Vitally, the trustee has a legal duty to obey the terms of the trust deed and to always act in the best interests of the beneficiaries.

Benefits of using trusts to manage family wealth include:

  • Effective family tax management: a trust can direct different types of income to members of the family on lower tax rates.
  • Tailoring: Most modern day trust deeds are flexible in their operation and can often cater for a wide variety of beneficiary classes and investments.
  • Geographical flexibility: A trust established under Australian law can operate effectively in every Australian state.
  • Protection of assets: Under certain conditions, trusts protect family assets from creditors and bankruptcy.

Due to the taxation flexibility that discretionary trusts provide, the ATO scrutinises these trusts to ensure all transactions are undertaken on a commercial, arms-length basis.

It checks that distributions are in accordance with the trust deed, specifically targeting the distribution of different types and amounts of income to individual beneficiaries.

Trusts allow considerable estate planning benefits providing more certainty in how your assets will be dealt with after your death.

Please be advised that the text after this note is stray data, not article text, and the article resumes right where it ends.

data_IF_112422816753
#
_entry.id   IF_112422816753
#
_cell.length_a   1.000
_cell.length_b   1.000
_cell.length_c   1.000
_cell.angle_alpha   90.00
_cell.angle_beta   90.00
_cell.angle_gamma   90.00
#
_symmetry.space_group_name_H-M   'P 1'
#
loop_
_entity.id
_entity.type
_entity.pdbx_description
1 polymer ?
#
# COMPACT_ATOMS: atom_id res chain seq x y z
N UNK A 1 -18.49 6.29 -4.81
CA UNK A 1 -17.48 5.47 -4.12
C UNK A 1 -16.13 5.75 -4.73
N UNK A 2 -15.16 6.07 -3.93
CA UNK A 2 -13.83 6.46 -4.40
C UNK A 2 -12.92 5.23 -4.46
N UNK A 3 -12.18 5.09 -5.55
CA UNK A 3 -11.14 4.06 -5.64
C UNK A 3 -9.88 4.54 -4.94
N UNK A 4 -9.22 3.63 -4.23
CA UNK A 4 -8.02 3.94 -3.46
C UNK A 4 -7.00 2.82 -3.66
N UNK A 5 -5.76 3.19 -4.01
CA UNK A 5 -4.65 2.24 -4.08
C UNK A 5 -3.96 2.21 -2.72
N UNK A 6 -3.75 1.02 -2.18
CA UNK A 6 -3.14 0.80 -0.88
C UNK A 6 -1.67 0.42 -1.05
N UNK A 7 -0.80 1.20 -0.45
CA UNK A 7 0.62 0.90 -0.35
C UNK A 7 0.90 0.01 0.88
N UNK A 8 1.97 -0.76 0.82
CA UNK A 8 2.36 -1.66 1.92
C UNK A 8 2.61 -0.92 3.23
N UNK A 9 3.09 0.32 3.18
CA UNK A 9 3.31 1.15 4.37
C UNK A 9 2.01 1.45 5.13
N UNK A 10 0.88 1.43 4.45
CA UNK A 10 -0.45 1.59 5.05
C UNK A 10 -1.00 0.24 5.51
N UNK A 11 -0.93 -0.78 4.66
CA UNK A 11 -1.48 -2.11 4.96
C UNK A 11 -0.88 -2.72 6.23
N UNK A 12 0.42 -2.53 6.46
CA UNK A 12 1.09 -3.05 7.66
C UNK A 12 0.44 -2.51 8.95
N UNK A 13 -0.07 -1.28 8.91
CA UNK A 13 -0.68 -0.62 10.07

Many people in Australia use family trusts to provide for loved ones after they’ve gone.

You don’t have to be rich to benefit from a well-planned structure.

Would you like to know more about setting up a trust to protect your wealth?

Contact House of Wealth today to set up a free financial planning consultation.

This article is intended as an information source only and to provide general information only. The comments, examples, words and extracts from legislation and other sources in this publication do not constitute legal advice, financial or tax advice and should not be relied upon as such. All readers should seek advice from a professional adviser regarding the application of any of the comments in this article to their particular situation.